To the east, Crowley Lake, an artificial reservoir created as part of the LADWP aqueduct system. Boating and fishing. Like Father Crowley Vista Point in Death Valley, it was named for Father John J. Crowley, an Irish-born Catholic priest who served in Fresno and the Eastern Sierra for decades. For years, he was like a circuit rider of the old Western frontier, driving hundreds of miles in a given week around his parish that included Bishop, Lone Pine, Death Valley, Shoshone, and more. During the “water wars” ensuing from the Los Angeles Aqueduct project and the loss of the Owens River and the livelihoods of hundreds of longtime local families, Fr. Crowley was a peacemaker. He was also among the first early boosters of tourism in the Eastern Sierra.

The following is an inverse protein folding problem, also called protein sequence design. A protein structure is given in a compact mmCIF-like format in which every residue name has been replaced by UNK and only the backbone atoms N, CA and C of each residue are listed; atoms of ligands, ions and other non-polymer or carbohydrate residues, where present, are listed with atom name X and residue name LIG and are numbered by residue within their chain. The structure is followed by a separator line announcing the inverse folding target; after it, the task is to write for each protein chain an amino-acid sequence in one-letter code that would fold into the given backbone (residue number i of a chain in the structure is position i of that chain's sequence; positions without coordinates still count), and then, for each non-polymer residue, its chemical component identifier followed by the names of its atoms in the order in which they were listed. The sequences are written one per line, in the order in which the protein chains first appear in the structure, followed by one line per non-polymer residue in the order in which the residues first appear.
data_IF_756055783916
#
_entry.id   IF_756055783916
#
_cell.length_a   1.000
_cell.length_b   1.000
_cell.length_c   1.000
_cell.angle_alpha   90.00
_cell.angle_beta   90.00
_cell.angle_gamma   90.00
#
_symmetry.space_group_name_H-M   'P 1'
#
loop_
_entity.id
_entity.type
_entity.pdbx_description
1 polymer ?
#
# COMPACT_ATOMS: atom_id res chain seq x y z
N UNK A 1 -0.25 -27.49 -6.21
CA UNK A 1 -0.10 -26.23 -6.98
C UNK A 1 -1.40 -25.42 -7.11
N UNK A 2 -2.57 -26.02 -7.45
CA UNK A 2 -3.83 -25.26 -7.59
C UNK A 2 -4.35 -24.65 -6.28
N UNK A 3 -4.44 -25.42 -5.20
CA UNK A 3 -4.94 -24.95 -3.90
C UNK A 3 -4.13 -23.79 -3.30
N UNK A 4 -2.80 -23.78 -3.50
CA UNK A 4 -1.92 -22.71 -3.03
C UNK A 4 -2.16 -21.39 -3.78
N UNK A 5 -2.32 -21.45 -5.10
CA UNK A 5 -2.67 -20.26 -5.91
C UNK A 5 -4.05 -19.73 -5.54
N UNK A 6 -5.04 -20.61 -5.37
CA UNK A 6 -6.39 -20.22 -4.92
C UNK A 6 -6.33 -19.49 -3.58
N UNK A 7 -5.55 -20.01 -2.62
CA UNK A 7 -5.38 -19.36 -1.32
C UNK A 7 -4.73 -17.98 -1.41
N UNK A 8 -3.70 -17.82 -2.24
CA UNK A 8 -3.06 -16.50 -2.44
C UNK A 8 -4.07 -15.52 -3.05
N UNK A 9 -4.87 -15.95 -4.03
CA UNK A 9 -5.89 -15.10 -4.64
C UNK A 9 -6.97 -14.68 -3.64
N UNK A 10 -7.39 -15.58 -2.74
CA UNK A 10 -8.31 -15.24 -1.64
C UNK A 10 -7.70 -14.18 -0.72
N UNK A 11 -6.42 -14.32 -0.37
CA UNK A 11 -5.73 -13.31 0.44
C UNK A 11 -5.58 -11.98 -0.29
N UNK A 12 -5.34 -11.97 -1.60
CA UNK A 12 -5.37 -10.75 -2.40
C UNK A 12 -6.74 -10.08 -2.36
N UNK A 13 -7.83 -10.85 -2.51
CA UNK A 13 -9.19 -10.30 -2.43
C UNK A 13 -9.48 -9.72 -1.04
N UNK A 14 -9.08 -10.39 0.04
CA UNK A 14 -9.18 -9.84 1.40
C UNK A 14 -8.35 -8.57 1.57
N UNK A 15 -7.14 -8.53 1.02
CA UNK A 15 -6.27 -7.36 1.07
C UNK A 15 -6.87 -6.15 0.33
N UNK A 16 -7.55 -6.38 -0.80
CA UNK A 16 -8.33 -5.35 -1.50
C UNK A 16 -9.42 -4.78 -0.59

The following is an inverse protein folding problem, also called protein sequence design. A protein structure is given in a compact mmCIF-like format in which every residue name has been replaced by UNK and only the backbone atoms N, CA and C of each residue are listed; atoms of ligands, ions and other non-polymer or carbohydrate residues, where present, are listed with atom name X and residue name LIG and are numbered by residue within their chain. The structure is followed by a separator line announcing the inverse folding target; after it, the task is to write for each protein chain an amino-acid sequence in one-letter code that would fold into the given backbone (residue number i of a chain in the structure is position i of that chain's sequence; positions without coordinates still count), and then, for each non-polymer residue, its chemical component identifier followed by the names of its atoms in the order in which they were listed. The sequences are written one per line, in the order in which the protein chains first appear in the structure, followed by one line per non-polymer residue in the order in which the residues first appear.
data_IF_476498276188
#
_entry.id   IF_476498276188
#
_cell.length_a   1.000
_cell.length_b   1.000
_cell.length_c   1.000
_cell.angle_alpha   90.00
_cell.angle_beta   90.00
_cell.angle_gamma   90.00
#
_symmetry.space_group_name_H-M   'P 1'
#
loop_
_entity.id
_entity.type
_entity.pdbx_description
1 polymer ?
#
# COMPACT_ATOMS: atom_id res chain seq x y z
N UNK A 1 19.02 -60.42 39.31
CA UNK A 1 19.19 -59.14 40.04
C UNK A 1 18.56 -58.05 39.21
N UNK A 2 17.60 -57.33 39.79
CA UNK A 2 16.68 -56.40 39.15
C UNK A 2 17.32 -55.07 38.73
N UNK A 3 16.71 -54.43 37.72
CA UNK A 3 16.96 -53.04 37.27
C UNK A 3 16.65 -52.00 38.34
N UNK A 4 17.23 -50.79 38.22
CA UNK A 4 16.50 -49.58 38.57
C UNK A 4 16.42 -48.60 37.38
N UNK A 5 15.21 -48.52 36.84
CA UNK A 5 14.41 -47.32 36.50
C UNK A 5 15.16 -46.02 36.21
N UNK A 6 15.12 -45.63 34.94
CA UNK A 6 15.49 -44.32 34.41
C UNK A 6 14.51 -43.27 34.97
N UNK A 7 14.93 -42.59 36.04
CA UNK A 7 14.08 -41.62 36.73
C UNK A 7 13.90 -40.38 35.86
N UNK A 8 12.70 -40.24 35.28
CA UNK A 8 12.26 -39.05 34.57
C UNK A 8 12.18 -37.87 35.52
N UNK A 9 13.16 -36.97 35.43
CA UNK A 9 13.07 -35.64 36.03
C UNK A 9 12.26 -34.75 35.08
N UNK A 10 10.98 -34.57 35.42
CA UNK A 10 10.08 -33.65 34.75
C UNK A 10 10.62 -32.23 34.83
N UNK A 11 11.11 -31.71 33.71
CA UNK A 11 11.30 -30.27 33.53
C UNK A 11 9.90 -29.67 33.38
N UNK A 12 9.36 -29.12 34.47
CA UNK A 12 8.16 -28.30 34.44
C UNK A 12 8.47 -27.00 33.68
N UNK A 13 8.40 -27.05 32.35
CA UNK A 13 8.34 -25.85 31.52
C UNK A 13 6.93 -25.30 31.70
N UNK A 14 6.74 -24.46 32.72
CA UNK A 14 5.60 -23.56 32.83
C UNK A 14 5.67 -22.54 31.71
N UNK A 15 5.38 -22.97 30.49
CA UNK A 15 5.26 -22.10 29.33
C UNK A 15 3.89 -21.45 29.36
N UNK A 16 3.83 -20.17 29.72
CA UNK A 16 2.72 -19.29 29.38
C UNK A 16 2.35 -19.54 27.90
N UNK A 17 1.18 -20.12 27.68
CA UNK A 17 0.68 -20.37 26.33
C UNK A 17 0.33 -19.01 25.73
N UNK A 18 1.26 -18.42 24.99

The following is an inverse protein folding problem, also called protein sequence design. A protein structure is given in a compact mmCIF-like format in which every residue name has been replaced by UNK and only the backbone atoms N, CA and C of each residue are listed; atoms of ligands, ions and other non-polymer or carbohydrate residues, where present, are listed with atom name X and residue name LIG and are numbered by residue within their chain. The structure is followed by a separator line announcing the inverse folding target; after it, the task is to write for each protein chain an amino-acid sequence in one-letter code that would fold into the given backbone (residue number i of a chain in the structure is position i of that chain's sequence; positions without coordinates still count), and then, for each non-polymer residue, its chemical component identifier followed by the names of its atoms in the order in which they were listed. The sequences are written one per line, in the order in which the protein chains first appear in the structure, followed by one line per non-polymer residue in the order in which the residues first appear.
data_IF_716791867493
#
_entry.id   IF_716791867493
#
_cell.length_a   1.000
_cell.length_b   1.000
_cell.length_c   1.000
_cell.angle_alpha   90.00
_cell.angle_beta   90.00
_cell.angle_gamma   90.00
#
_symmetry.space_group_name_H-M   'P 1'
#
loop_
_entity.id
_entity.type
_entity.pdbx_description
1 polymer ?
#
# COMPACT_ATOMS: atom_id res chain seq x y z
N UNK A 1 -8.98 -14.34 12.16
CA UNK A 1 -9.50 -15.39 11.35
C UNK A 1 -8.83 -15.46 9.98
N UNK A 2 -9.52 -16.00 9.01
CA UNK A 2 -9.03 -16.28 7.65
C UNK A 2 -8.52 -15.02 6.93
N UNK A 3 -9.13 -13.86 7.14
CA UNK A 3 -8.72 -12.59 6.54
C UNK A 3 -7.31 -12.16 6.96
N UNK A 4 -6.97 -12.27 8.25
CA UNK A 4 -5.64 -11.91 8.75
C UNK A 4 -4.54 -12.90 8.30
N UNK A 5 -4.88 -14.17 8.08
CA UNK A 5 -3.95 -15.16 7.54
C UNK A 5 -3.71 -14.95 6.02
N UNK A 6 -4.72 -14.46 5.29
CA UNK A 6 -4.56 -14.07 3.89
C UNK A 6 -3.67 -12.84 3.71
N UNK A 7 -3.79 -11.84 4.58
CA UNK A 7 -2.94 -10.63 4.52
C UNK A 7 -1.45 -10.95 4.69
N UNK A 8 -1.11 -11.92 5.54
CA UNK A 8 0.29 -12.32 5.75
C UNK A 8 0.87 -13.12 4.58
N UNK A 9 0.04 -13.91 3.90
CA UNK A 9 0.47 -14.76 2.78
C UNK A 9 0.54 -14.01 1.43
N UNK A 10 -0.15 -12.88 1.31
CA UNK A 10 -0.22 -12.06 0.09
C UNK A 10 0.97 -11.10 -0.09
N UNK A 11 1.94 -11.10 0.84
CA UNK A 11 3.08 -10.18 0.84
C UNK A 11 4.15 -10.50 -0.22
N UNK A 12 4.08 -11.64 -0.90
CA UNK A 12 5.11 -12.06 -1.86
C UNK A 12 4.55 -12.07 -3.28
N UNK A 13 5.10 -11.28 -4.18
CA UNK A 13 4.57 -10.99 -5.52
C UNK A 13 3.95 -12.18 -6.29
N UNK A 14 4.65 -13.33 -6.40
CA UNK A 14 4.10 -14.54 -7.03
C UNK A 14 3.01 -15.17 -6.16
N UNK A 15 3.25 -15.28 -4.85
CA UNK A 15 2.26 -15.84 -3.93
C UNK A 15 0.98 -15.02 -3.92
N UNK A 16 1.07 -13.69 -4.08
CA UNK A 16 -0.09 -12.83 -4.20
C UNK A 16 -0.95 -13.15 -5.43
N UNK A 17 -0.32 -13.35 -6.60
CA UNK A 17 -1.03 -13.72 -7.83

To the west, Convict Lake, a natural lake with fishing, boating, and resorts. Named for a jailbreak in Carson City in the 1870s, when several of the escapees fled to the lake and killed some of the posse that was pursuing them.
Mammoth Lakes, all-year recreation destination with emphasis on winter and skiing, snowboarding, and such. All visitor services. Devil’s Postpile National Monument is a forested and volcanic natural wonder where you can see perfectly hexagonal basalt columns where a lava flow crystallized.
Along 395 from Mammoth Lakes to Lee Vining are volcanic formations like Aeolian Buttes. The Eastern Sierra is an active seismic and geothermal area. If you peeked at my “Users’ Guide to Lone Pine,” you already know about the big 1872 earthquake. Those still happen up and down the Owens Valley Fault; and there are hot springs in various places because this area has volcanic origins. The intriguing Long Valley Caldera is one of California’s best kept secrets, and some scientists believe it has the potential of the Yellowstone mega-volcano if it decides to get feisty.